I stepped outside and noticed the tale-tell sign of a flat tire on my pickup. The rear passenger-side sagged several inches below the rest of the vehicle. A cursory inspection revealed the cause; the tire had picked up a roofing nail somewhere on the road and overnight it had lost most of its air pressure.
“No problem”, I thought, “I’ve got everything I need to fix it and it won’t take but a few minutes.”
As preppers, we keep seldom-needed-but incredibly-important-when-you-do-need-them supplies on hand. Not only do I have a tire repair kit and air compressor at home, but I have one in each vehicle as well.
That’s right. Every vehicle we own has a tire repair kit and mini, 12-volt air compressor hidden away in it. Following the “two is one and one is none” adage, we are prepared for multiple punctured tires while traveling or, perhaps more likely, a spare that’s incapacitated from age or exposure.
Changing The Tire
Realizing that this would be a good learning opportunity for my oldest two kids, I asked them to join me outside before homeschool started. I asked them where they would find the jack and pointed them to the owner’s manual when they couldn’t. In short order they had everything they’d need to help.
After loosening the lug nuts and jacking the disabled tire off the ground, I asked my oldest to remove the wheel. He tried and couldn’t. So I stepped in, and couldn’t. I tried for 30 minutes to wiggled the tire back and forth. I hit, I kicked, and I even taunted the tire, all to no avail. I couldn’t move it.
It has seized to the hub and I was unable to budge it.
Knowledge Is Power
Changing a tire is supposed to be a relatively easy task. But I was having trouble. So, as I do with many cases when I’m uncertain of my next step, I turned to Google. I went inside and searched the internet for solution to my problem.
I quickly found several sites with suggestions. I choose one that could be attempted without special tools or other items that I wouldn’t typically have while cruising down the highway. (I don’t remember which site yielded this advice.)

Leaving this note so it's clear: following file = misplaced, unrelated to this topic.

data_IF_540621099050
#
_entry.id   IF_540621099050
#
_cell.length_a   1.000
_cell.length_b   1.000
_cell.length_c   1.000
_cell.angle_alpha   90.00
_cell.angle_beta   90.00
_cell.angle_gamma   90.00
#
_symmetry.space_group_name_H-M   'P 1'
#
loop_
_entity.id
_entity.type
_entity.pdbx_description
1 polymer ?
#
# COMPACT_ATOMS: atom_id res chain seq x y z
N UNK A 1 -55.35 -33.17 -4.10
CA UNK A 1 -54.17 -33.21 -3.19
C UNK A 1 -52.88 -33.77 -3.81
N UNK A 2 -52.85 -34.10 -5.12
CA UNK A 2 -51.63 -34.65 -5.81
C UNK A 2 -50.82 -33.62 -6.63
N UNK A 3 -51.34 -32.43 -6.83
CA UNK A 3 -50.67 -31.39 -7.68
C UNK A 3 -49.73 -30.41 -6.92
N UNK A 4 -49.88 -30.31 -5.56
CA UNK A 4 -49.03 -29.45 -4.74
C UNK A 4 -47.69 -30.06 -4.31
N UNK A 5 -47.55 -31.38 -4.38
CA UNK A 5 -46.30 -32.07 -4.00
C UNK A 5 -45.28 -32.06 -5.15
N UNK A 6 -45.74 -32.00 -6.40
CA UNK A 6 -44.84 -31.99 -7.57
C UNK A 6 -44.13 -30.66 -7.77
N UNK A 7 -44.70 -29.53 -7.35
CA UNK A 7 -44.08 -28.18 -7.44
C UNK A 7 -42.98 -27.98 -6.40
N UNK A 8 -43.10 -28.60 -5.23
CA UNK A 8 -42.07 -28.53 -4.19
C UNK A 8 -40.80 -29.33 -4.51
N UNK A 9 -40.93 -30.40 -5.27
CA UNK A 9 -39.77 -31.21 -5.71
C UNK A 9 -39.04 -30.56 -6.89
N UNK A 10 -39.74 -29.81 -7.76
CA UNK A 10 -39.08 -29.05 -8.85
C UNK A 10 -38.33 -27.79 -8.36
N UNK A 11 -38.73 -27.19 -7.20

To remove a stuck tire:
- Put the lug nuts back on finger-tight. Then loosen each one 2 to 3 turns.
- Lower the vehicle and remove the jack.
- Drive forward 4 or 5 feet and abruptly hit the breaks.
- Put the vehicle in reverse and do the same.
- Repeat the processes as needed.
I tried this a couple of times without success. Finally I heard a loud POP!
I jacked the vehicle up and tried once again to remove the tire. It still wouldn’t budge. After a few swift kicks, alternating from the left side to the right, the wheel eventually relinquished its grip on the hub.
Minutes later, I had the nail removed, the hole plugged, and the tire inflated and installed.
Fortunately, the fix for the stuck wheel was pretty simple. And if I had only known what to do, the whole process wouldn’t have taken very long.
But it’s not about the time it took. The take-away from this story is that supplies and equipment are great. But knowledge is critical. As Cody Lundin of Dual Survival fame has quipped “Knowledge is power, and it’s very light weight“.
Arm yourself with some knowledge and practice it. Use every opportunity to learn something; it’ll pay off.